The European Commission on Thursday launched a series of new initiatives designed to boost the development of Gigabit connectivity, but while the bloc's telecoms industry will applaud certain moves, others could well be less popular.

Mary Lennighan

February 23, 2023

3 Min Read
Europe map with network points

The European Commission on Thursday launched a series of new initiatives designed to boost the development of Gigabit connectivity, but while the bloc’s telecoms industry will applaud certain moves, others could well be less popular.

Brussels’ latest actions include the launch of its much-discussed consultation into infrastructure investment; essentially, its latest attempt to look at making big tech companies contribute to building the networks that carry their traffic. But it has also presented two new Gigabit initiatives – the Gigabit Infrastructure Act and a draft Gigabit Recommendation – both of which will also occupy their fair share of column inches in the coming months.

The Gigabit Infrastructure Act is geared towards cutting the red tape that so often gets in the way of network rollout. Should it pass muster with the European Parliament and Council, the act will replace the 2014 Broadband Cost Reduction Directive. Its key tenets are to simplify and digitalise the process of obtaining permits for network rollout; to improve coordination of civil works between network operators when it comes to installing ducts, masts and so forth, and ensure relevant parties can gain access; and to require all new or majorly renovated buildings have access to fibre.

“Thanks to the new rules, operators will be able to swiftly deploy networks through simplified, digitised and less costly procedures,” the Commission explained.

There’s not a lot to argue with there. Indeed, the GSMA swiftly put out a statement applauding the Commission’s actions, including welcoming the proposed Gigabit Infrastructure Act, which is, according to John Giusti, Chief Regulatory Officer at the GSMA, “set to serve as an effective pan-European instrument to accelerate network rollout by reducing administrative barriers and costs.”

Giusti also devoted several paragraphs to the launch of the EU’s network consultation, reminding us again that a handful of companies generate more than half of the traffic running over European networks, without actually mentioning Google, Facebook, Amazon, Netflix, Apple et al by name.

“Exponential growth in this traffic is going to require more and more network investment. We believe it is only fair that the companies generating the largest amounts of traffic on Europe’s networks should contribute to the required infrastructure investment,” Giusti said. Which is pretty much what you would expect the GSMA to say on the matter.

However, the industry body neglected to address the European Commission’s other initiative, the draft Gigabit Recommendation, which is likely to be the most controversial element of its announcement.

In the commission’s own words, “the draft Gigabit Recommendation focuses on providing guidance to National regulatory authorities (NRAs) about the conditions for accessing the networks of those operators who have significant market power.” It is looking to bring about the switch-off of legacy networks within the next two-to-three years and promote fast Gigabit network deployment, and one way of doing this will be by “by promoting pricing flexibility for access to regulated networks, while enabling sustainable competition.”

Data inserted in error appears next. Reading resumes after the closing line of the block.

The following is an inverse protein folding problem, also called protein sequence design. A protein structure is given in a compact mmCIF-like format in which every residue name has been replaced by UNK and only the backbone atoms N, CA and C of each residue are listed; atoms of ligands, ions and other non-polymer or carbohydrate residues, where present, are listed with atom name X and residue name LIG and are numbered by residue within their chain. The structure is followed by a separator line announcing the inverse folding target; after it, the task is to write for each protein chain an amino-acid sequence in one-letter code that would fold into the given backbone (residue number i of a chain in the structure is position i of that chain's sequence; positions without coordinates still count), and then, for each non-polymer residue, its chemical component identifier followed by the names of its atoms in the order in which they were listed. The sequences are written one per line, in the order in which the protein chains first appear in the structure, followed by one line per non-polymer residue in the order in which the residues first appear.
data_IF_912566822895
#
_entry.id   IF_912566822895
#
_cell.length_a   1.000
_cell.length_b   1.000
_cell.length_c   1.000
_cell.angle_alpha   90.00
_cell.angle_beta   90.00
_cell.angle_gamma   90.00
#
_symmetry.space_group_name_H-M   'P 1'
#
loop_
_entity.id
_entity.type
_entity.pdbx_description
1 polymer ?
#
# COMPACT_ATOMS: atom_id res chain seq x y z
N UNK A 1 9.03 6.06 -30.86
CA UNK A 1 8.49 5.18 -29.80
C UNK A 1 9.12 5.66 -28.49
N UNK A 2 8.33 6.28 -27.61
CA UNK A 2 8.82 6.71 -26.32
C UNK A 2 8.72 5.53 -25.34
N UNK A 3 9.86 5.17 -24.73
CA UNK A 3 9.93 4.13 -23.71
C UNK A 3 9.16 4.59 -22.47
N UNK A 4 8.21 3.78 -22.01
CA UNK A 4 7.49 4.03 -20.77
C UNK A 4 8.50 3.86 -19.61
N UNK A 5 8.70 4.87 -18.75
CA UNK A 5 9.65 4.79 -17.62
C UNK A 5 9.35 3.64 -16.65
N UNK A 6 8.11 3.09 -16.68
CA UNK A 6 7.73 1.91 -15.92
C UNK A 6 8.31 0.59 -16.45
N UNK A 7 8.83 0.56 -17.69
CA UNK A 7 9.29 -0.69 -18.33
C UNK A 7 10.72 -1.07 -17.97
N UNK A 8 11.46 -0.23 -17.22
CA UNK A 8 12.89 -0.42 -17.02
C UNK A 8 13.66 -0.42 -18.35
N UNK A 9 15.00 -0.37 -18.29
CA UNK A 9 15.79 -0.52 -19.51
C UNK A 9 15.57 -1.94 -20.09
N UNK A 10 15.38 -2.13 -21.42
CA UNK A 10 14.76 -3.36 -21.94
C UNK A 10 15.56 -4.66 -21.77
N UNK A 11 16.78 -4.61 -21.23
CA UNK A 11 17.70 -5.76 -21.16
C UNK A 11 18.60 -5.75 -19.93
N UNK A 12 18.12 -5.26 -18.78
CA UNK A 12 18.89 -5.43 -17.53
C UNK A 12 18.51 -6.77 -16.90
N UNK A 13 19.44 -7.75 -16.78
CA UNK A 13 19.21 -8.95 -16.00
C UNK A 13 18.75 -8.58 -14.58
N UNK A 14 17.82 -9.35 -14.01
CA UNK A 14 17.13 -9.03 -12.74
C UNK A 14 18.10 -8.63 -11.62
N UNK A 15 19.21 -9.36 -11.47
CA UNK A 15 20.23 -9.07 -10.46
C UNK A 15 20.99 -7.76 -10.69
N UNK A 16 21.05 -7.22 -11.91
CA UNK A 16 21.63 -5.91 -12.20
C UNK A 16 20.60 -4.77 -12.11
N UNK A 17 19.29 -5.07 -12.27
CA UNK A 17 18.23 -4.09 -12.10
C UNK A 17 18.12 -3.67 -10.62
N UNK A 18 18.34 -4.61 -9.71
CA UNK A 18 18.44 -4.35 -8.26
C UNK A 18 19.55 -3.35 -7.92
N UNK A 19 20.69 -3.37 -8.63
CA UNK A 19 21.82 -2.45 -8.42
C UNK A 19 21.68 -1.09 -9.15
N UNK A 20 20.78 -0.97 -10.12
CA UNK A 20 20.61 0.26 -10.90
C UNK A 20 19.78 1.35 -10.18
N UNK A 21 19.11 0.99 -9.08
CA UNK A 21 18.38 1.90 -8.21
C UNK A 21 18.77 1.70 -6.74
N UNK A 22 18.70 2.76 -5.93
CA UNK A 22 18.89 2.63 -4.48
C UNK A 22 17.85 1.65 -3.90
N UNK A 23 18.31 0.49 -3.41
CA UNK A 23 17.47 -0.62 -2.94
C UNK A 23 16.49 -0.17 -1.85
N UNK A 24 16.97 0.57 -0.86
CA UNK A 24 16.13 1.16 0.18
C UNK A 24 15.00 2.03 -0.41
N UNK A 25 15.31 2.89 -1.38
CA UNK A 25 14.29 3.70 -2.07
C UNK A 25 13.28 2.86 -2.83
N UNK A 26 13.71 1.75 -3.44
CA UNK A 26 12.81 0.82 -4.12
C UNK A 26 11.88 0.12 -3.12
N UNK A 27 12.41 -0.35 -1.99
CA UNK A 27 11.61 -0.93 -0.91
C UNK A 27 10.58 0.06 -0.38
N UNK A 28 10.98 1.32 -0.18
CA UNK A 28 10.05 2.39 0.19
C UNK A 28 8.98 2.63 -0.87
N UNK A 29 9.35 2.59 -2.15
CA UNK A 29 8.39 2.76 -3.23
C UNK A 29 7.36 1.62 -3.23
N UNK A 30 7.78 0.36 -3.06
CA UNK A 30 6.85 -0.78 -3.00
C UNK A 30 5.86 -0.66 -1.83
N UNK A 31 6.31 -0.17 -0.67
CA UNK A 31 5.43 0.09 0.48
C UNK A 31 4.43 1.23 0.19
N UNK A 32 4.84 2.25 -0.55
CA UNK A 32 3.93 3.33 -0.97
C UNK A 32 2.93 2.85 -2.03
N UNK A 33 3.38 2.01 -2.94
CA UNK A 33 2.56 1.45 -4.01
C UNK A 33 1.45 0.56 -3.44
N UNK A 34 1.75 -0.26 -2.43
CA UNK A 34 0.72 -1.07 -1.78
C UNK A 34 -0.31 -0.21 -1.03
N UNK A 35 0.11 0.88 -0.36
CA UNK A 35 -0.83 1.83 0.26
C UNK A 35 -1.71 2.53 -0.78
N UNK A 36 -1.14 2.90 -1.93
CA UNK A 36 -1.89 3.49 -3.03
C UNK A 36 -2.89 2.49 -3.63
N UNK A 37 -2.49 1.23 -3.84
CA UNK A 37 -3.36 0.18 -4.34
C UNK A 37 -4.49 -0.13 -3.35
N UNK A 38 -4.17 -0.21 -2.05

The wording seems to suggest that ECTA, which railed against a leaked version of the document last month, was been correct to surmise that Brussels is keen to ease wholesale price control obligations on incumbent operators in order to promote Gigabit rollout – essentially, allowing them to price legacy network access out of the market.

While the European Commission is naturally focusing on the perceived benefits – “better services provided through high quality networks at affordable prices” – the move will give pause for thought for many operators across the bloc.

Which is perhaps why the GSMA has nothing whatsoever to say on the matter right now.

The Commission has sent the draft Recommendation to the Body of European Regulators (BEREC) for a two-month consultation, after which it will adopt its final Recommendation.

Expect to hear voices raised across the EU in the meantime, particularly from the altnets, smaller telcos, and related bodies.


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About the Author(s)

Mary Lennighan

Mary has been following developments in the telecoms industry for more than 20 years. She is currently a freelance journalist, having stepped down as editor of Total Telecom in late 2017; her career history also includes three years at CIT Publications (now part of Telegeography) and a stint at Reuters. Mary's key area of focus is on the business of telecoms, looking at operator strategy and financial performance, as well as regulatory developments, spectrum allocation and the like. She holds a Bachelor's degree in modern languages and an MA in Italian language and literature.

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